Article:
Since his incredible Masters triumph two years ago, Willett has
mostly toiled on the golf course, struggling to come anywhere close to
the achievement, with many questioning if he was a one-hit wonder doomed
to live in the shadow of his earlier triumph.
And when he bogeyed the 10th and 12th holes in Dubai on Sunday to
reduce his lead over playing partner Patrick Reed to just one shot, it
seemed as he was destined for more disappointment, despite the superb
40-foot putt for eagle at the second that had kickstarted his round.
But Willett fought back superbly, matching Reed's birdies at 14 and
15 before producing a sublime tee shot at the par-3 17th to five feet.
He had a bit of fortune on the 18th when his tee shot stopped inches
short of the water hazard on the right, and took full advantage,
salvaging par to close out a two-shot victory at the European Tour's
star-studded season finale.
The win has rocketed him back into the world's top 100 just six months after being ranked as low as 462nd.
"We got off to a flying start and everything seemed rosy in the
camp," said Willett. "Then obviously there was a blip there down 10 and
12, so I'm proud of how I handled that and how I handled myself
emotionally everything and else.
"And the way I finished out those last five or six holes, having not
been in that position for a long time, you never know if you're going to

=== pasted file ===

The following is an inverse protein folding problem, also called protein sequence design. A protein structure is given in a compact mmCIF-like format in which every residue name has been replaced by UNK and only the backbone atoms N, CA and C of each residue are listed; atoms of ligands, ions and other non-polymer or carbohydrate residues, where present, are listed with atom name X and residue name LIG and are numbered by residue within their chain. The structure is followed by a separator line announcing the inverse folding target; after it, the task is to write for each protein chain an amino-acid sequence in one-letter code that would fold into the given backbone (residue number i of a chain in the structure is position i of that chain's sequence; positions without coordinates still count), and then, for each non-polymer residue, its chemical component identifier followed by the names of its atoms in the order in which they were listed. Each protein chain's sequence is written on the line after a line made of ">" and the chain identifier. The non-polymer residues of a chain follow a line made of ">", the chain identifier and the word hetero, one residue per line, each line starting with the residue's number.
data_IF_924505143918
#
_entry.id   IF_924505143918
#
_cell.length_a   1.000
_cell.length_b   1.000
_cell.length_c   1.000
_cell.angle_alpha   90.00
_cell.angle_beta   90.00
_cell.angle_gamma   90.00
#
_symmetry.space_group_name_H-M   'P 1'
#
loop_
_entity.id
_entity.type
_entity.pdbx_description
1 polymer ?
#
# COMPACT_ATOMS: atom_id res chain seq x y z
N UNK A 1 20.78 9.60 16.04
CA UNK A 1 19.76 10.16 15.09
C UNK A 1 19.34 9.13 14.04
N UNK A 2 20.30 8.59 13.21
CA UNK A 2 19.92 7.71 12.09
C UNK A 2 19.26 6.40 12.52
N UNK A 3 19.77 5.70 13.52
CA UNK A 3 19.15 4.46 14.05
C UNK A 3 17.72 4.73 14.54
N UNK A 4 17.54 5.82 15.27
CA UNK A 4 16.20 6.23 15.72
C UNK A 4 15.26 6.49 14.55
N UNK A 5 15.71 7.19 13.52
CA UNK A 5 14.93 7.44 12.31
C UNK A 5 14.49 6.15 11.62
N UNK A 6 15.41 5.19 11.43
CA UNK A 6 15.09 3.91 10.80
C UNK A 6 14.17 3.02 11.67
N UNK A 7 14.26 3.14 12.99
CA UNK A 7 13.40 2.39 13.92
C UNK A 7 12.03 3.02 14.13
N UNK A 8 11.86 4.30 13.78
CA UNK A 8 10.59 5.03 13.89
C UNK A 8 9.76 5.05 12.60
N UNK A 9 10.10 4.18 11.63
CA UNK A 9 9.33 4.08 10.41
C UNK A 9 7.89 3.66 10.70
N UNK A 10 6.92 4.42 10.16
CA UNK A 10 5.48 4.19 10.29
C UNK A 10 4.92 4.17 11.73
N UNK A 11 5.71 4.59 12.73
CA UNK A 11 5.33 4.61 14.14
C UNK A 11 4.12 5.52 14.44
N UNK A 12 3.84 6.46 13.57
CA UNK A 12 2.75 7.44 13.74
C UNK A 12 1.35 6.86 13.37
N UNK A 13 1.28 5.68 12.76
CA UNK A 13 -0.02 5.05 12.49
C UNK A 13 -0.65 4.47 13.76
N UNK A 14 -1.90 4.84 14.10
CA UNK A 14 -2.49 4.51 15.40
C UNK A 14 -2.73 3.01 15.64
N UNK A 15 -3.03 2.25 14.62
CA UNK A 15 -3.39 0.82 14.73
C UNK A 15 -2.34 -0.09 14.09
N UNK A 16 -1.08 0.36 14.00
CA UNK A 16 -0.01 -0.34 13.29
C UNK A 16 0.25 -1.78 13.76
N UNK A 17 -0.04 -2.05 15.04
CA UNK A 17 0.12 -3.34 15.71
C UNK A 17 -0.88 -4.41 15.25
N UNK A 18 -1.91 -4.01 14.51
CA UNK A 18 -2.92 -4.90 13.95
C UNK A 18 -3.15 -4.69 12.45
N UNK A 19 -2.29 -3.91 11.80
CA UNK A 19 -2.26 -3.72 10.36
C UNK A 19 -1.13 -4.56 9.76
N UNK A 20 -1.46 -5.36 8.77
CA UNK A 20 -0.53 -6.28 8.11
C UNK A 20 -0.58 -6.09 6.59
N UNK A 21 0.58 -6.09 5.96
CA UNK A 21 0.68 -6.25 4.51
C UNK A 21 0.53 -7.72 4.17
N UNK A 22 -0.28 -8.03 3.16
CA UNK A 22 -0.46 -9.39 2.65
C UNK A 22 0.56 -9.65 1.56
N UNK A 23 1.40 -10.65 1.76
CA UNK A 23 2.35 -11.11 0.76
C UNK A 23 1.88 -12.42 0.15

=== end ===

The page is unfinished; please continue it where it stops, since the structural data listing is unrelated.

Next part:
be back in the position, and it's nice that I got back in there and I
handled it the way in which I did."
After nearly two years of struggles with back and shoulder injuries
and a loss of form, Willett can now look to the future with a new-found
sense of optimism.
"Regardless of what would have happened today, I'm in a much better
place than where I was," he added. "I knew that things were going the
right way and I was doing all the work possible to give myself chances
to do this.
"Winning is a rarity on Tour, really. I'm pleased to have won the
tournaments that I've won over the last few years. I've won some pretty
big ones, and obviously Augusta is always going to be special.
"But this, coming back after everything that's happened, this year is
going to go down in the history books for myself as one of the most
"At the back end of '16, beginning of '17, we picked up a couple of
bad injuries, the golf game wasn't in a good place and I didn't really
want to play golf. There were some great things going on in the golfing
world, but I wasn't in a position to where I was enjoying what I was
doing, and I was in pain."
Willett also said he was able to draw on his memories of his final
round at Augusta in 2016 - a bogey-free 67 - to help him close the deal
"One thing that you can't teach is how you cope under pressure down
the stretch, that just comes naturally to some people," he said.
"Fortunately I feel like we are relatively good in certain situations
when I'm competent in what I'm doing.
"Yeah, you draw back, you draw on a lot of things. You look and you
kind of really think of shots I hit around Augusta, and how you felt
there, hands were shaking, how your nerves were, holing a few of those
little slippery six-footers, and we had a few of them today.
"You do draw on it, but I haven't been able to draw it, because like I
said, I haven't been in a proper position to be able to do so."